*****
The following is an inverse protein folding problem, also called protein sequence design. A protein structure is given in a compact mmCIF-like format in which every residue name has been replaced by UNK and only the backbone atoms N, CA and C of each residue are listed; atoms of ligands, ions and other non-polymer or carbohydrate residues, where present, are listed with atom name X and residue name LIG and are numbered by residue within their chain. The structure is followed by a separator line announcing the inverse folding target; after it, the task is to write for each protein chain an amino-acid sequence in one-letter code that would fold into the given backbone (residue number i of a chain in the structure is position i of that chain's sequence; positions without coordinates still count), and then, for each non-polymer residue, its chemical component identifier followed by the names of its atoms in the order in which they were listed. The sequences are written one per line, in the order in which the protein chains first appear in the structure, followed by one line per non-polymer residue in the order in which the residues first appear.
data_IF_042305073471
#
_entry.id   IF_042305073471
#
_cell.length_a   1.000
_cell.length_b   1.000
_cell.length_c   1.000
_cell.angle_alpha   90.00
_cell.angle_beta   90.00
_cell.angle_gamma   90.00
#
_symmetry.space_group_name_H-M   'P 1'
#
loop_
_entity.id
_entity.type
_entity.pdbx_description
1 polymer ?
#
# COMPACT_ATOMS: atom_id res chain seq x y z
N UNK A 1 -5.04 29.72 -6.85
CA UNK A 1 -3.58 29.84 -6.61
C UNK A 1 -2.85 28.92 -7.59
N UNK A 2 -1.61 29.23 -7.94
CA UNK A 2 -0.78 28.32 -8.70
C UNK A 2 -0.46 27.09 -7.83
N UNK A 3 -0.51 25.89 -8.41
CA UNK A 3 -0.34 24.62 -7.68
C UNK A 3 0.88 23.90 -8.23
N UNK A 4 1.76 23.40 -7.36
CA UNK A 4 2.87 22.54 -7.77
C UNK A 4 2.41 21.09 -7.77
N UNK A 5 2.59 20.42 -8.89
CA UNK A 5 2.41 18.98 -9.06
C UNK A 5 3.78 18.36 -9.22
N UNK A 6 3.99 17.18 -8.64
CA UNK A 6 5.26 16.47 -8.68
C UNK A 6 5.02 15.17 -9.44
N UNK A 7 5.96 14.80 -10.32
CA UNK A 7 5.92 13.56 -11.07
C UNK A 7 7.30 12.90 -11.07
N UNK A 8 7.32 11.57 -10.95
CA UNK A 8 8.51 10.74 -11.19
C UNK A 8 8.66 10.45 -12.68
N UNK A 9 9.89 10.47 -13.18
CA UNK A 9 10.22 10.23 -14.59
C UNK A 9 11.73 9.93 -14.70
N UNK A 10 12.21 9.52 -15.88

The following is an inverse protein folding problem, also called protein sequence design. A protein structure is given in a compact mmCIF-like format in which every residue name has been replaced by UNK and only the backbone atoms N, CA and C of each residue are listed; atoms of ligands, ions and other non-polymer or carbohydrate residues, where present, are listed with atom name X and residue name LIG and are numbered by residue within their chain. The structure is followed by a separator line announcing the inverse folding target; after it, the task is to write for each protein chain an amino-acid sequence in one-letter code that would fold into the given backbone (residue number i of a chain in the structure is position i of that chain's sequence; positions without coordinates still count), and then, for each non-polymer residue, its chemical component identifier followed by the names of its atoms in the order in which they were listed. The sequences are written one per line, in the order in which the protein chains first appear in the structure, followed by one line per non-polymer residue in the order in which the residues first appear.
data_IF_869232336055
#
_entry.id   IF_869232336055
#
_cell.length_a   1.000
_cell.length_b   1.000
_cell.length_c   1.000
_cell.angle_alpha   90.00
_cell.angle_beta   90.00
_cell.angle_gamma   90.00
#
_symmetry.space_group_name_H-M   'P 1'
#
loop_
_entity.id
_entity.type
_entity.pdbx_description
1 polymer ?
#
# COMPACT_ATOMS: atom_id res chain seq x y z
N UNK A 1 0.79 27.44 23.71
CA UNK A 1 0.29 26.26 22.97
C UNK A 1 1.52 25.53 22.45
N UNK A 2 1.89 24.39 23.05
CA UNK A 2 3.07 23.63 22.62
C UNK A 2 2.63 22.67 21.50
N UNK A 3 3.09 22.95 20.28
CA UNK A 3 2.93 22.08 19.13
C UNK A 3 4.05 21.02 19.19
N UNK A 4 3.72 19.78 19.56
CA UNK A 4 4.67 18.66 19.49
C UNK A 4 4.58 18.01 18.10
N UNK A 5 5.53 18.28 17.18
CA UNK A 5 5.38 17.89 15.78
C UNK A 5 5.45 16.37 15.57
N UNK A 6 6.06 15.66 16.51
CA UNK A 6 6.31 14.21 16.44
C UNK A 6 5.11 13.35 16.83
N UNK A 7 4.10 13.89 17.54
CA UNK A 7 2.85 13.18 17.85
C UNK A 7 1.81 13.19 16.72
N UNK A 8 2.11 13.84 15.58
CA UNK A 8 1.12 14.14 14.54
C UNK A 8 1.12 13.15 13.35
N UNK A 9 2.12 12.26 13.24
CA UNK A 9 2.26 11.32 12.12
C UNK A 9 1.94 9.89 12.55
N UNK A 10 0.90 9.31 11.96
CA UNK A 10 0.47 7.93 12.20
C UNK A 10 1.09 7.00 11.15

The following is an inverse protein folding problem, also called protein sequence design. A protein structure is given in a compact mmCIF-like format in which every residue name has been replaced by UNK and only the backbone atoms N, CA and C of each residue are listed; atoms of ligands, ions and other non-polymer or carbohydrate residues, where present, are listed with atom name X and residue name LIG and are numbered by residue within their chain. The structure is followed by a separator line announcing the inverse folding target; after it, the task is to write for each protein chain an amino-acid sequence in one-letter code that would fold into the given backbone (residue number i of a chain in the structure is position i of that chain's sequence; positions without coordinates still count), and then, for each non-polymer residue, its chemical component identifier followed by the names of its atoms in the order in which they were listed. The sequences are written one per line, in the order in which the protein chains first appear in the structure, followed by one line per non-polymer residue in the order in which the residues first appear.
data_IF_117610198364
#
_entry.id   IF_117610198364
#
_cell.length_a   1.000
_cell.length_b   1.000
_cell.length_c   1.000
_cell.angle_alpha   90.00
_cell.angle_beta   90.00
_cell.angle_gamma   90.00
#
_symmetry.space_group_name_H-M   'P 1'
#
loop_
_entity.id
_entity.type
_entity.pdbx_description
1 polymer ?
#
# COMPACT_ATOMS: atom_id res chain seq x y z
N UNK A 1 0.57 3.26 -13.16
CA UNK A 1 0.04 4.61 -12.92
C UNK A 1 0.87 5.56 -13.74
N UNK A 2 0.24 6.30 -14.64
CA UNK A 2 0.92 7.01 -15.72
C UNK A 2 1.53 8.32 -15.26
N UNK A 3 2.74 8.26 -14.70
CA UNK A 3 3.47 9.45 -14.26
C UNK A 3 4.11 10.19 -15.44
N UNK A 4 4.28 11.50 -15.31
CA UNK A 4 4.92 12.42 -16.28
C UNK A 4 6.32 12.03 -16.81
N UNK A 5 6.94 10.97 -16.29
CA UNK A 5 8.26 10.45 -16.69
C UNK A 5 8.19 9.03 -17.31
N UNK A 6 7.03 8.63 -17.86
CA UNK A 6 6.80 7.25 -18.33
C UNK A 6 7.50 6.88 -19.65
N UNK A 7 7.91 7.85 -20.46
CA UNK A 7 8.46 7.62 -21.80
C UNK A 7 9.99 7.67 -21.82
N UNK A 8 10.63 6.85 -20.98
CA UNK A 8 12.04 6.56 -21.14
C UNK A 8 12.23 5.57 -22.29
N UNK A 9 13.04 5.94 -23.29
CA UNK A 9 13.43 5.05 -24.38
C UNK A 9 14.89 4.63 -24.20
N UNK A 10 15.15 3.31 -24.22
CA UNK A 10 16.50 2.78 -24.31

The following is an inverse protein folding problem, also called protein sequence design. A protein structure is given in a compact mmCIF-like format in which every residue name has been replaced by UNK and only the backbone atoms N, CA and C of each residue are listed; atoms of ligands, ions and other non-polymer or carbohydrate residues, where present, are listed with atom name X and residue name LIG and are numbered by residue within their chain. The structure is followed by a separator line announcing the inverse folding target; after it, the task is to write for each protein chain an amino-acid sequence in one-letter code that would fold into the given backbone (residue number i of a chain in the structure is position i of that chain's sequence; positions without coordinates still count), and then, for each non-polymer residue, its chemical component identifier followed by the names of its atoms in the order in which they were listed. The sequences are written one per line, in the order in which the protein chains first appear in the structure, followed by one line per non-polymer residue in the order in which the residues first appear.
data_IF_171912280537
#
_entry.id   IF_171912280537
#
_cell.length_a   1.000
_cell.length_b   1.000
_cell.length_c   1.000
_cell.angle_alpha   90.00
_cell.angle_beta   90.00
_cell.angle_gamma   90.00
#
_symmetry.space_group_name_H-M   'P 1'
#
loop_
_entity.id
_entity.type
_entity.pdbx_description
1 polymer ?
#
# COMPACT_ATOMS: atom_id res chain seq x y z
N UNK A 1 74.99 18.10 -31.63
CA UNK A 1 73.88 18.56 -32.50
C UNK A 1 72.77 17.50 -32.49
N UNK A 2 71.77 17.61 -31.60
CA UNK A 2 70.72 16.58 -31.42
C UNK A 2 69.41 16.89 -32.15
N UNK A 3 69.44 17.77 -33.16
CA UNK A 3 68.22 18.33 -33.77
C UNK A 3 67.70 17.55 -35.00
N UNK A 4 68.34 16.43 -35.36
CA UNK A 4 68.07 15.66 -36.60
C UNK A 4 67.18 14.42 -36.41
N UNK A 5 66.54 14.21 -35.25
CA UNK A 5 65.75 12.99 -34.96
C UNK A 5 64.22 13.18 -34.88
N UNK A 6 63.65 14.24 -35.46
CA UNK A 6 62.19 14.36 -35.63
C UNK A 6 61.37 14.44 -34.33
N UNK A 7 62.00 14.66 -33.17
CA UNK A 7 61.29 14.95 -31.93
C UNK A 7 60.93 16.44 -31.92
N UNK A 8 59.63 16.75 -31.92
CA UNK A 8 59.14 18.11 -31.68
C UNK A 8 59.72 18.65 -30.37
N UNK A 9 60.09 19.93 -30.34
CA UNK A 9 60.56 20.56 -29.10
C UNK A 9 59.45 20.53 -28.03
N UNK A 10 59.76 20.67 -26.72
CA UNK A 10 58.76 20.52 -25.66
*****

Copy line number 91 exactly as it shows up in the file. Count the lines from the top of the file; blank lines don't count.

C UNK A 7 1.81 13.19 16.72